Influenza Pandemic Presents Unique ChallengesWritten by DR. ANN PETERKA Wednesday, 07 November 2007 13:02
Regardless, the threat of a flu pandemic has hardly receded, and world health experts are in agreement that a pandemic is inevitable. It’s impossible to predict when the next pandemic will hit or what particular strain of virus will cause it, but at this point, the H5N1 avian influenza virus appears to be the most likely culprit. Since the virus began ravaging Asian poultry stocks in late 2003, it has infected nearly 300 people worldwide, killing more than half of them (as of April 2007), and more than 200 million birds have died from it or have been culled to prevent its spread. Bird flu is mainly a disease in animals, but the virus is constantly changing. Experts fear it could mutate into a form that can be passed easily among people, which could lead to a worldwide pandemic with the potential to kill millions.
The H5N1 avian influenza virus is circulating among birds in Asia, Africa, Europe, and the Middle East, and while efforts to stamp out the virus have been extensive, some countries are handling the situation more effectively than others. Indonesia, in particular, has struggled to contain the virus and leads the world in the number of human infections, with 94 reported infections and 74 deaths as of April 23, 2007. Bangladesh is another country that has had significant difficulty managing bird flu outbreaks. While no human cases have been reported in the country, the virus spread among poultry flocks on numerous farms in Spring 2007 despite massive culling and bans on the movement of chickens in areas with confirmed outbreaks.
While poultry deaths from H5N1 might not initially seem to be especially concerning, it’s important to note that ongoing poultry outbreaks allow the virus more opportunities to mutate. If the virus mutates into a form that is more easily transmitted between humans, the consequences could be devastating. Outbreaks among birds also increase the opportunity for human exposure. Human infections of H5N1 have generally been linked to contact with infected birds.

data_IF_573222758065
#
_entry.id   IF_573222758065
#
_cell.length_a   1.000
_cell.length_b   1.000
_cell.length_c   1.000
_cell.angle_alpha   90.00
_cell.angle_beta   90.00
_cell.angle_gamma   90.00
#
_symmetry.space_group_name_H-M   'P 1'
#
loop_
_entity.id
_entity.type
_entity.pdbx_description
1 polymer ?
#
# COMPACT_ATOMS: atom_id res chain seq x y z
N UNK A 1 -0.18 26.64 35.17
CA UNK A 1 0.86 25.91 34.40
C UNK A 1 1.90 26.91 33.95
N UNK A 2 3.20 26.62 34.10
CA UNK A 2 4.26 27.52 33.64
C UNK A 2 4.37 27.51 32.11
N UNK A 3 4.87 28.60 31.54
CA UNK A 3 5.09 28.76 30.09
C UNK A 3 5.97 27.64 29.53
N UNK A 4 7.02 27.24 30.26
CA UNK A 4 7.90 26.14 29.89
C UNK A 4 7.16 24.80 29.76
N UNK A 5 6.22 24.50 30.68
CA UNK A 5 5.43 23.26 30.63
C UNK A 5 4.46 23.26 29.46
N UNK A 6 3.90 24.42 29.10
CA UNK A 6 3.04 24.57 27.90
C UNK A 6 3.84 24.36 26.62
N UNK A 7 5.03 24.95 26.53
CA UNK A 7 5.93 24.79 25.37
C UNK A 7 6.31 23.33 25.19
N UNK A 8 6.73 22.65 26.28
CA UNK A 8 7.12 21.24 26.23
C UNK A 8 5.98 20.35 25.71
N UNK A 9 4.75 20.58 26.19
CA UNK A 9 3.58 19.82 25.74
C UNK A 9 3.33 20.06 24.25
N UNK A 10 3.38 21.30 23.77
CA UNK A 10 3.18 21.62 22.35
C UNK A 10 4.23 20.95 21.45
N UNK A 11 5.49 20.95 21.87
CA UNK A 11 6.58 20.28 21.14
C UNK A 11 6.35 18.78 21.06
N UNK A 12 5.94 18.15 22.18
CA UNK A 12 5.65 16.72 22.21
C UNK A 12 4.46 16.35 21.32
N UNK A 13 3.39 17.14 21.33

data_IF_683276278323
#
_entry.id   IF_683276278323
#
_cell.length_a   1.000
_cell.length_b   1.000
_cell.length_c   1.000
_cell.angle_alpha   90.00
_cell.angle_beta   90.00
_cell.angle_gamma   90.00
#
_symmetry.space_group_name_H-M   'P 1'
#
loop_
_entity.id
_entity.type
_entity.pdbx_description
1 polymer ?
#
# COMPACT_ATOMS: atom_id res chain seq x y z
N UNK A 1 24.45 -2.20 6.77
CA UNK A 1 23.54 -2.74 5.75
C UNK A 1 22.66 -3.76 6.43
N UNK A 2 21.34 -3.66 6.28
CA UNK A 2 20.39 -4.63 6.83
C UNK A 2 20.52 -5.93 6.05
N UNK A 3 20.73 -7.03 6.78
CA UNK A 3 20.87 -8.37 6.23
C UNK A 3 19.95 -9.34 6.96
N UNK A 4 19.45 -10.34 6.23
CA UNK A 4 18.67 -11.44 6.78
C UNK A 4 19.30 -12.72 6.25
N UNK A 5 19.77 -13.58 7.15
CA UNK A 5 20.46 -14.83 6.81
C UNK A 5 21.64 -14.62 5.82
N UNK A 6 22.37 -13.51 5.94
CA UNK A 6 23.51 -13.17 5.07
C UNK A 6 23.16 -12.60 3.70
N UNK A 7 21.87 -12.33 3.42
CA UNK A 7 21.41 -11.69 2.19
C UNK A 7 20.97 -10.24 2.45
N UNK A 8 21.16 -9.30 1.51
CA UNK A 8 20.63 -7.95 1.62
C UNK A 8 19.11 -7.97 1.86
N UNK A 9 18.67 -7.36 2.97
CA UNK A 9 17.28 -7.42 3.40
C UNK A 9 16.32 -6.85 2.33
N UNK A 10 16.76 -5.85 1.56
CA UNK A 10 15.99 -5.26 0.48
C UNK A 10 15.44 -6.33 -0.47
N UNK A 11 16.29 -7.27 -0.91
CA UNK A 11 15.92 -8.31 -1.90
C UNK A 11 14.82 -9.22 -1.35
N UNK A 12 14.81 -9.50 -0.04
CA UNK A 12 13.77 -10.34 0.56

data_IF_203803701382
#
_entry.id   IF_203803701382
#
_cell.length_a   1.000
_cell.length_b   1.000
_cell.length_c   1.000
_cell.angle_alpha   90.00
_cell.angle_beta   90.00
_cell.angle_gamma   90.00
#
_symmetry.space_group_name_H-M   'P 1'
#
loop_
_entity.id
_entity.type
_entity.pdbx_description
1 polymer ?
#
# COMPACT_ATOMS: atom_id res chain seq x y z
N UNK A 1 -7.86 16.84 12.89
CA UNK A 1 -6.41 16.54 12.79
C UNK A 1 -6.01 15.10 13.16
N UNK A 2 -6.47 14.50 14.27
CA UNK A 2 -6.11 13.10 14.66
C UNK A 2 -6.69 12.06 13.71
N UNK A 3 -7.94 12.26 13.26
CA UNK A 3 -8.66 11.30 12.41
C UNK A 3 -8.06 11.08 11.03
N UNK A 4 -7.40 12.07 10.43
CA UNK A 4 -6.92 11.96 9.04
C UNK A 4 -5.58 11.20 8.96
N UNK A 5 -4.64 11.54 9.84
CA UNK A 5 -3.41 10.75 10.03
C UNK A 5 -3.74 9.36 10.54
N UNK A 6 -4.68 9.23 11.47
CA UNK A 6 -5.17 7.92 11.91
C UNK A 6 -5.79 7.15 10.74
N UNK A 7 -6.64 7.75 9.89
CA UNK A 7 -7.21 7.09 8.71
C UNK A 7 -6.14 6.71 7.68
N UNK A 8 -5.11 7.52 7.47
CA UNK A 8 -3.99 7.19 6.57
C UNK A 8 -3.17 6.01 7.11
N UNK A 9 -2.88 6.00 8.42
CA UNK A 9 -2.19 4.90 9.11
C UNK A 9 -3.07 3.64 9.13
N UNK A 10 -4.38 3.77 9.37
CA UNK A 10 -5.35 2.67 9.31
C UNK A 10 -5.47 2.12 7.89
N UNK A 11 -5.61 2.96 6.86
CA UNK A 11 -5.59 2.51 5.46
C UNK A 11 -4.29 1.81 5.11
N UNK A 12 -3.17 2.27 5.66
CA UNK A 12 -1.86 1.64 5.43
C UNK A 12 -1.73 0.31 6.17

When you factor in certain societal characteristics, the threat of a worldwide pandemic becomes even more evident. In comparison to previous pandemics, such as the 1918-1919 pandemic of Spanish flu that led to more than 30 million deaths worldwide, our population is much larger, denser, and more mobile. Because of advances in medical care, we have an aging population that includes greater numbers of immuno-compromised hosts. For social and economic reasons, more women are working outside of the home, and consequently, more children than ever before are in daycare. We also travel much more extensively than previous populations, increasing the possibility of viruses being carried around the globe in a matter of weeks, as opposed to previous pandemics, which typically swept across the world in 6 to 9 months.
Although there have been no reported cases of H5N1 in the United States, it would be foolish to think that we’re not at risk of being struck by a pandemic. An incident in March 2007 served as a stark example of how easily pandemic flu could reach our shores. Passengers on a flight from Hong Kong to Newark were held on the plane for two hours after landing because a number of passengers appeared to be ill during the flight. Experts from the Centers for Disease Control and Prevention were dispatched to the plane to inspect the passengers. While they did not find any indications of a serious infectious disease such as H5N1, this false alarm raised fears of a pandemic among public health experts and business leaders alike.
Influenza Pandemic Presents Unique Challenges
It’s understandable why some contingency planners might think that emergency preparedness and pandemic preparedness go hand in hand. But, in reality, an influenza pandemic presents unique challenges to your organization and, thus, requires different preparedness strategies to address those challenges.